Heinrich Hoffmann, photograph of Albert Speer (far left), Gerdy Troost, Hitler, and others inspecting the House of German Art construction site in Munich on June 29, 1935, on the occasion of the topping-out ceremony.
Heinrich Hoffmann photograph of architect Albert Speer (far left), interior designer Gerdy Troost, Hitler, and others inspecting the House of German Art construction site in Munich on June 29, 1935, on the occasion of the topping-out ceremony.Library of Congress
Heinrich Hoffmann, photograph of Albert Speer (far left), Gerdy Troost, Hitler, and others inspecting the House of German Art construction site in Munich on June 29, 1935, on the occasion of the topping-out ceremony.
Heinrich Hoffmann, postcard of the Berghof, 1936.
Heinrich Hoffmann, photograph of the Cabinet Room (formerly the Congress Hall) on the second floor of the Old Chancellery in Berlin after the renovation by the Atelier Troost, c. 1934. On January 30, 1933, Hitler had been sworn in as chancellor by President Hindenburg in this room.
Heinrich Hoffmann, postcard of the Great Hall, 1936.
Heinrich Hoffmann, photograph of Hitler’s private study on the second floor of the Old Chancellery in Berlin after the 1934 renovation by the Atelier Troost
Heinrich Hoffmann, photography of Hitler’s private library on the second floor of the Old Chancellery in Berlin after the 1934 renovation by the Atelier Troost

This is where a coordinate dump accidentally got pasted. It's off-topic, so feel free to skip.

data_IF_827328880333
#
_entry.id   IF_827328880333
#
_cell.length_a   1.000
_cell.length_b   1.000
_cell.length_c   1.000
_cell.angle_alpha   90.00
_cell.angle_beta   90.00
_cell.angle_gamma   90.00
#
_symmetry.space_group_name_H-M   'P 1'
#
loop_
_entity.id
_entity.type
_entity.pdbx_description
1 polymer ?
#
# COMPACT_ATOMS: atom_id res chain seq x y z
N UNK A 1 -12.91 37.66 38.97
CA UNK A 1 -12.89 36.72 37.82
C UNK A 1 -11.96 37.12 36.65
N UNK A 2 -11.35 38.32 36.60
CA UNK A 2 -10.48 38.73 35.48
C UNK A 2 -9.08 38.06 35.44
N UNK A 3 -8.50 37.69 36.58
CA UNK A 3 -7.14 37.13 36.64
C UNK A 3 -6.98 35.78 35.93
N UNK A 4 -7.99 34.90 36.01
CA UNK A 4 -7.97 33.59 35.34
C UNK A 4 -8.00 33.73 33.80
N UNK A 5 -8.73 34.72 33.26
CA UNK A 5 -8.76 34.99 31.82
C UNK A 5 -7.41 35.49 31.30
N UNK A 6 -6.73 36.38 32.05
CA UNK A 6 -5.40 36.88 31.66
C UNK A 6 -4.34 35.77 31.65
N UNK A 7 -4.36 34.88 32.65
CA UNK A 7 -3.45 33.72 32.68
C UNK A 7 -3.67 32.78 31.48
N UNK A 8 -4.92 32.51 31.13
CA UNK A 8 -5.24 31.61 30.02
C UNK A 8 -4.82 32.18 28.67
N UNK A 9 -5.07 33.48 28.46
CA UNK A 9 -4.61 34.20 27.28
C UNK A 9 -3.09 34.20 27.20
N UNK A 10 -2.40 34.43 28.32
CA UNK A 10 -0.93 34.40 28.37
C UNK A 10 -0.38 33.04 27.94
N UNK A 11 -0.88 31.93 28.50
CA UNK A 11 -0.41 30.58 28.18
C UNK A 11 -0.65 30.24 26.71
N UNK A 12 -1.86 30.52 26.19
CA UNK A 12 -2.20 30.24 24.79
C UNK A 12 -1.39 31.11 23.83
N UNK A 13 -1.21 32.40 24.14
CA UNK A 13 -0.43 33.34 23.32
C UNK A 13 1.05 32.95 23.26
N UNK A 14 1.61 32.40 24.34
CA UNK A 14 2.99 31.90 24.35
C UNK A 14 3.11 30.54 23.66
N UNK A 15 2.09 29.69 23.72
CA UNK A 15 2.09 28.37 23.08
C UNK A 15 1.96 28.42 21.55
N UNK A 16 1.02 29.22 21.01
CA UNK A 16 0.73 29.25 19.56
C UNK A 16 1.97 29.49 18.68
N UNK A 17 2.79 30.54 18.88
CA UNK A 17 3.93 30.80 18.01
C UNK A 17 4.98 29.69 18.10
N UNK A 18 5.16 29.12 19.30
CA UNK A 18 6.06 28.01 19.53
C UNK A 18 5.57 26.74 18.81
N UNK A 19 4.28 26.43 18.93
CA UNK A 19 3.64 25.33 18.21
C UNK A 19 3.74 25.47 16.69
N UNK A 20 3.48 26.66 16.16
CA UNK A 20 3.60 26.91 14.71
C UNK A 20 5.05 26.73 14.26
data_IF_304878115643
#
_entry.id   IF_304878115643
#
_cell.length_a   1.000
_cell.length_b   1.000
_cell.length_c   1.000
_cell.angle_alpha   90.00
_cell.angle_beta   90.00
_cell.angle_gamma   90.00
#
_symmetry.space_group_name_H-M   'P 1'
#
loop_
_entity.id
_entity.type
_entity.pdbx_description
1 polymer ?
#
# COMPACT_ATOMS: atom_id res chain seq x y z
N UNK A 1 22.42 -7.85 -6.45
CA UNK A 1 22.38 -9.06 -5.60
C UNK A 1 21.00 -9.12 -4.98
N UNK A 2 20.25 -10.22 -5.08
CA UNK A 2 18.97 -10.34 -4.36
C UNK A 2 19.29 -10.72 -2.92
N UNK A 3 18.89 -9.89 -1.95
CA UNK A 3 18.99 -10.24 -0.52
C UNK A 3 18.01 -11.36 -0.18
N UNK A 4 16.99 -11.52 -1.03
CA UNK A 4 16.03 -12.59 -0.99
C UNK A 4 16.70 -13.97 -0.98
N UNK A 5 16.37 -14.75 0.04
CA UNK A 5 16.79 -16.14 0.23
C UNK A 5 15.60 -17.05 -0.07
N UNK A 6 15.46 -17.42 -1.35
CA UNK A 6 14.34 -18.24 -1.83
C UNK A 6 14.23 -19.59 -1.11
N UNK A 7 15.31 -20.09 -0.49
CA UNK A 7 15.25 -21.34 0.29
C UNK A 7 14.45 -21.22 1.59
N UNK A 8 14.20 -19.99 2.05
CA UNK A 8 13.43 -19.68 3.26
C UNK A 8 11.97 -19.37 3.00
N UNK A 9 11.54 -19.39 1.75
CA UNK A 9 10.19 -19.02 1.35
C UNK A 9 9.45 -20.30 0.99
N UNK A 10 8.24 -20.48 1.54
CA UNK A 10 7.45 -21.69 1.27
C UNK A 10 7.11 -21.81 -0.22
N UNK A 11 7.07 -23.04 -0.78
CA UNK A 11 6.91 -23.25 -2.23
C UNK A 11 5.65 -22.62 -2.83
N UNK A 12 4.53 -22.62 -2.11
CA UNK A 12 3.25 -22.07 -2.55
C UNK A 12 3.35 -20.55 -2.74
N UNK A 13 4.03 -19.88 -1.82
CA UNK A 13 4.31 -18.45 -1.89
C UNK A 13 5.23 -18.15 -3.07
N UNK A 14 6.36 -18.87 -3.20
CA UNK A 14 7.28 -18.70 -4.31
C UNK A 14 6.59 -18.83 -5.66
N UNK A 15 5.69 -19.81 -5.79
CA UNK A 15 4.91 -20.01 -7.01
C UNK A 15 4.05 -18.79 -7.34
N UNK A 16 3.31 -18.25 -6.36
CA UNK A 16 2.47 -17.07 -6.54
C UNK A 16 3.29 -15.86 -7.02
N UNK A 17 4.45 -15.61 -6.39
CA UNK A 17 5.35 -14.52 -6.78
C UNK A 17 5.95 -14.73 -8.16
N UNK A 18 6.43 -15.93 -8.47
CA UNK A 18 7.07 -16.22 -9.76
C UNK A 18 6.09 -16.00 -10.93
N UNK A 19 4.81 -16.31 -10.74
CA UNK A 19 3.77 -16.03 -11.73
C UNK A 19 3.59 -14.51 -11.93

Heinrich Hoffmann, photograph of Hitler’s Ceremonial Office on the second floor of the modernist building annex to the Old Chancellery in Berlin after the renovation of the former Red Room by the Atelier Troost, c. 1935. This office preceded the more famous and monumental formal office designed in 1939 for the New Chancellery by Albert Speer.
Photograph by Heinrich Hoffmann of Gerdy Troost speaking with Hitler and surrounded by a crowd of Nazi bigwigs at the House of German Art in Munich on the Day of German Art, July 16, 1939.
Heinrich Hoffmann photograph of architect Albert Speer (far left), interior designer Gerdy Troost, Hitler, and others i
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Step Inside Adolf Hitler’s Eerie 1930s Homes

Sep 29, 2015

From radio broadcasts to shrewdly composed photographs, the Nazi propaganda machine played a critical role in helping Adolf Hitler solidify power. And the messaging extended beyond posters and speeches and into Hitler's domestic life. As these photos taken by Heinrich Hoffmann show, the Nazi regime used depictions of Hitler's residences to project the image of a modern, sophisticated ruler.

Three of Hitler's residences–his country home, the Berghof; his Munich apartment; and the official chancellor's residence in Berlin–were all renovated in an attempt to portray him as an assured, worldly leader, rather than a trouble-making outsider, as Despina Stratigakos shows in the new book Hitler at Home, from which the images above are drawn. As one might expect, Hitler was personally involved in many of the decorating decisions.

The book Hitler at Home is available Tuesday at bookstores, through online booksellers and at yalebooks.com.

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Read more: The Woman in Hitler’s Bathtub: Lee Miller, Munich, 1945

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